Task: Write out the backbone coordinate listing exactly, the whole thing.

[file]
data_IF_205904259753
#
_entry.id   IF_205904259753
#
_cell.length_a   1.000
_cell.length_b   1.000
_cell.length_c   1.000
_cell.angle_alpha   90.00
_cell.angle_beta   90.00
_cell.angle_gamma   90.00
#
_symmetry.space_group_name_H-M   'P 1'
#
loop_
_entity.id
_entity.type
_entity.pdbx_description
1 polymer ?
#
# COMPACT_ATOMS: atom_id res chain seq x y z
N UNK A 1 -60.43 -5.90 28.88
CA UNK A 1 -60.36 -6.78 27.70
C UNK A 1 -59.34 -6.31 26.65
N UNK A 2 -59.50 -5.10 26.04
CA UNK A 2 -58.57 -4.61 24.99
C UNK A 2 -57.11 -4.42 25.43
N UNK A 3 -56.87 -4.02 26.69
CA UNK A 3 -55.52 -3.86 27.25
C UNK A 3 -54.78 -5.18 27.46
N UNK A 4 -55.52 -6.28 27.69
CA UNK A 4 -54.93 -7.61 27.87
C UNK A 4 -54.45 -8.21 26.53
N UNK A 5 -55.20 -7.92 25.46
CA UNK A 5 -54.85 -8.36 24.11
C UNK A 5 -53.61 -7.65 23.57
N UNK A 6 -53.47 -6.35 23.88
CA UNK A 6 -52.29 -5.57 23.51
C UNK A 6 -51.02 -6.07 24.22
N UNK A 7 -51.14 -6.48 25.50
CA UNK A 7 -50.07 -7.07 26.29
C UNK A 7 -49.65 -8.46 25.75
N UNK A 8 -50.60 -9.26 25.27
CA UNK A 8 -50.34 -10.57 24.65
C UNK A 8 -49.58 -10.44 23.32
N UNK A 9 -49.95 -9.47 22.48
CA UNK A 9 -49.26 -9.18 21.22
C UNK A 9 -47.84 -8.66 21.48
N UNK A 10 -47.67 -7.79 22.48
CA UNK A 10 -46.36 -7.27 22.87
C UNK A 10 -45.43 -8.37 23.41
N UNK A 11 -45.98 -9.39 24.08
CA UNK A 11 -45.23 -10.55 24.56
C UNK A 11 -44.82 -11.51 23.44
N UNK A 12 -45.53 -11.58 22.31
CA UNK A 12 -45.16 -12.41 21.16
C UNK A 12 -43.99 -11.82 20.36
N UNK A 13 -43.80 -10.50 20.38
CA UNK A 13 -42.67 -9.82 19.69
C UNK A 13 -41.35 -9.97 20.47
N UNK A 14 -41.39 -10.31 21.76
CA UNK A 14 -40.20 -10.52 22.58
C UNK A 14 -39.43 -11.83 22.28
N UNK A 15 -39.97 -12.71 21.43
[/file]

data_IF_205904259753
#
_entry.id   IF_205904259753
#
_cell.length_a   1.000
_cell.length_b   1.000
_cell.length_c   1.000
_cell.angle_alpha   90.00
_cell.angle_beta   90.00
_cell.angle_gamma   90.00
#
_symmetry.space_group_name_H-M   'P 1'
#
loop_
_entity.id
_entity.type
_entity.pdbx_description
1 polymer ?
#
# COMPACT_ATOMS: atom_id res chain seq x y z
N UNK A 1 -60.43 -5.90 28.88
CA UNK A 1 -60.36 -6.78 27.70
C UNK A 1 -59.34 -6.31 26.65
N UNK A 2 -59.50 -5.10 26.04
CA UNK A 2 -58.57 -4.61 24.99
C UNK A 2 -57.11 -4.42 25.43
N UNK A 3 -56.87 -4.02 26.69
CA UNK A 3 -55.52 -3.86 27.25
C UNK A 3 -54.78 -5.18 27.46
N UNK A 4 -55.52 -6.28 27.69
CA UNK A 4 -54.93 -7.61 27.87
C UNK A 4 -54.45 -8.21 26.53
N UNK A 5 -55.20 -7.92 25.46
CA UNK A 5 -54.85 -8.36 24.11
C UNK A 5 -53.61 -7.65 23.57
N UNK A 6 -53.47 -6.35 23.88
CA UNK A 6 -52.29 -5.57 23.51
C UNK A 6 -51.02 -6.07 24.22
N UNK A 7 -51.14 -6.48 25.50
CA UNK A 7 -50.07 -7.07 26.29
C UNK A 7 -49.65 -8.46 25.75
N UNK A 8 -50.60 -9.26 25.27
CA UNK A 8 -50.34 -10.57 24.65
C UNK A 8 -49.58 -10.44 23.32
N UNK A 9 -49.95 -9.47 22.48
CA UNK A 9 -49.26 -9.18 21.22
C UNK A 9 -47.84 -8.66 21.48
N UNK A 10 -47.67 -7.79 22.48
CA UNK A 10 -46.36 -7.27 22.87
C UNK A 10 -45.43 -8.37 23.41
N UNK A 11 -45.98 -9.39 24.08
CA UNK A 11 -45.23 -10.55 24.56
C UNK A 11 -44.82 -11.51 23.44
N UNK A 12 -45.53 -11.58 22.31
CA UNK A 12 -45.16 -12.41 21.16
C UNK A 12 -43.99 -11.82 20.36
N UNK A 13 -43.80 -10.50 20.38
CA UNK A 13 -42.67 -9.82 19.69
C UNK A 13 -41.35 -9.97 20.47
N UNK A 14 -41.39 -10.31 21.76
CA UNK A 14 -40.20 -10.52 22.58
C UNK A 14 -39.43 -11.83 22.28
N UNK A 15 -39.97 -12.71 21.43